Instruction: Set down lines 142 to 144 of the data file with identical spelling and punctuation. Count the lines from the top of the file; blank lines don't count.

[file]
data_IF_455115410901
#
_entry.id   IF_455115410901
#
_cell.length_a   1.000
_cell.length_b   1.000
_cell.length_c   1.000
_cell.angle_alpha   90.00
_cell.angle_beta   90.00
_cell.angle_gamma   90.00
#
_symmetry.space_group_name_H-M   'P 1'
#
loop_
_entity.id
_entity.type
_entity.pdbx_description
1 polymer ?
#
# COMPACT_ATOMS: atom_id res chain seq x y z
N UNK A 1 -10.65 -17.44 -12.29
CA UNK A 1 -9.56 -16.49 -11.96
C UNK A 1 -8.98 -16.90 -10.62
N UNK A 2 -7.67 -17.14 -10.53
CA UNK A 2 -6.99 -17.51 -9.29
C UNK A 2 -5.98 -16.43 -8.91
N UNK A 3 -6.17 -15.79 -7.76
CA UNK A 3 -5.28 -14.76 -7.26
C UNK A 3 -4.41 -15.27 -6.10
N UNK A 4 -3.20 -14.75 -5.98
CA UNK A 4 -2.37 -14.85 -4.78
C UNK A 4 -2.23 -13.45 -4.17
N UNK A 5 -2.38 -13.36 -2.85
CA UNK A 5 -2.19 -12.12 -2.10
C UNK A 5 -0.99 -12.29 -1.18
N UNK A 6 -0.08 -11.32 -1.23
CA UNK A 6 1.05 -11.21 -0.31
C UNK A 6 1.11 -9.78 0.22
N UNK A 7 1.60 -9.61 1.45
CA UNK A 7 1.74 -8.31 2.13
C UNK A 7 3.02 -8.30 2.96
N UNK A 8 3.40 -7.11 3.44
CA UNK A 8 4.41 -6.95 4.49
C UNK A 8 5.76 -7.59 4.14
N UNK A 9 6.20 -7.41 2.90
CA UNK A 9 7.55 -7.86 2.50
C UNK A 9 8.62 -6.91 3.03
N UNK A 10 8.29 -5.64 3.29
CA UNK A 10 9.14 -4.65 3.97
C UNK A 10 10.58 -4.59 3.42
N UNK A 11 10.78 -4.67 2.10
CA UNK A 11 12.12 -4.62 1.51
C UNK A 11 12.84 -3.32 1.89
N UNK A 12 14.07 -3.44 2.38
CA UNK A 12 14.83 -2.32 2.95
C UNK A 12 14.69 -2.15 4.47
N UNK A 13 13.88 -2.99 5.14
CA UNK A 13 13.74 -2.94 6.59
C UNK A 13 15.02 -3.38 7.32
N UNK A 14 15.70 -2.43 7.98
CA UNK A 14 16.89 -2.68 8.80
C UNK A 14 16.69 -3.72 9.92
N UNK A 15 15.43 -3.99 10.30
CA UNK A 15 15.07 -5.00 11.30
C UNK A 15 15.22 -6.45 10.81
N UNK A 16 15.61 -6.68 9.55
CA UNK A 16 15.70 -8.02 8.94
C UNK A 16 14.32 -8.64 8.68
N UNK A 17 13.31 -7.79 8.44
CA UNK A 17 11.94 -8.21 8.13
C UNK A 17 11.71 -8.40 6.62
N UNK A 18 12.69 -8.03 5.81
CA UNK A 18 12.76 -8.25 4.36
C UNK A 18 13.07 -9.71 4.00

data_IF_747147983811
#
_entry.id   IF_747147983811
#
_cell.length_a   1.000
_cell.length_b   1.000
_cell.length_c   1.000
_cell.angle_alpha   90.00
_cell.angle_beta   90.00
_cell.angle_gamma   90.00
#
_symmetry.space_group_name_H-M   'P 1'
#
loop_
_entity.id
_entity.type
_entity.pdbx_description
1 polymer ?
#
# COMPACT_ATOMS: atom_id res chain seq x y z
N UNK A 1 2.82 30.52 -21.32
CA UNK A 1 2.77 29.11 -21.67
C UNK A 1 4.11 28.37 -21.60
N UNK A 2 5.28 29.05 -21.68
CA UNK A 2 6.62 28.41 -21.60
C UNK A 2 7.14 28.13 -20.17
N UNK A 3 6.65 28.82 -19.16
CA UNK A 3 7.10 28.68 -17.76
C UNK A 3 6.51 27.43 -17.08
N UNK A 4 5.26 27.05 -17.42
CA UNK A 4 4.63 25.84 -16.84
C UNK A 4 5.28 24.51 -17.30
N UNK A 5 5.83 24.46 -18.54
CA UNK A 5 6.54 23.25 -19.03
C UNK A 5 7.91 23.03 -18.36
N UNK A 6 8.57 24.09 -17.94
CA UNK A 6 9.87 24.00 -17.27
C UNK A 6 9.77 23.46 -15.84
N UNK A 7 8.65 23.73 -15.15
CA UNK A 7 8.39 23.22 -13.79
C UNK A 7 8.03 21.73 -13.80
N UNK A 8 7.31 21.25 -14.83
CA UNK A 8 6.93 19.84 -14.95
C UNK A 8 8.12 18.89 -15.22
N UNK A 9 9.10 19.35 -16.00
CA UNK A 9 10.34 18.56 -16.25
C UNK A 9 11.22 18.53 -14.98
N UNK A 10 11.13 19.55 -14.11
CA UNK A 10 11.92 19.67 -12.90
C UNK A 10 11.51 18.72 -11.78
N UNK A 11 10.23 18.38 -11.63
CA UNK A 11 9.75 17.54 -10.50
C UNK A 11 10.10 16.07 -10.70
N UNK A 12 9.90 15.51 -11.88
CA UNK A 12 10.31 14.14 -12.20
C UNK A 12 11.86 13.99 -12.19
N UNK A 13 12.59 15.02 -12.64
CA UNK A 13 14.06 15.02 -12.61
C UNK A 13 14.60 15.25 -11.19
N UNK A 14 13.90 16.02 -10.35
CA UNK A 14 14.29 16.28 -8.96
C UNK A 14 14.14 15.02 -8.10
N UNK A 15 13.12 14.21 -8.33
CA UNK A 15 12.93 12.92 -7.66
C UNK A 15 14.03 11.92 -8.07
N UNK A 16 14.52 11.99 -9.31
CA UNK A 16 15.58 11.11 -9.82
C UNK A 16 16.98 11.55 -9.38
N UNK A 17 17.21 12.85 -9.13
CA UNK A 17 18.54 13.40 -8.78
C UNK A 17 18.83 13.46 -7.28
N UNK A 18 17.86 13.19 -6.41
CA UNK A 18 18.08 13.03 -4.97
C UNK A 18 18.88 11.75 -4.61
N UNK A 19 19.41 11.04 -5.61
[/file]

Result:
C UNK A 16 16.98 11.55 -9.38
N UNK A 17 17.21 12.85 -9.13
CA UNK A 17 18.54 13.40 -8.78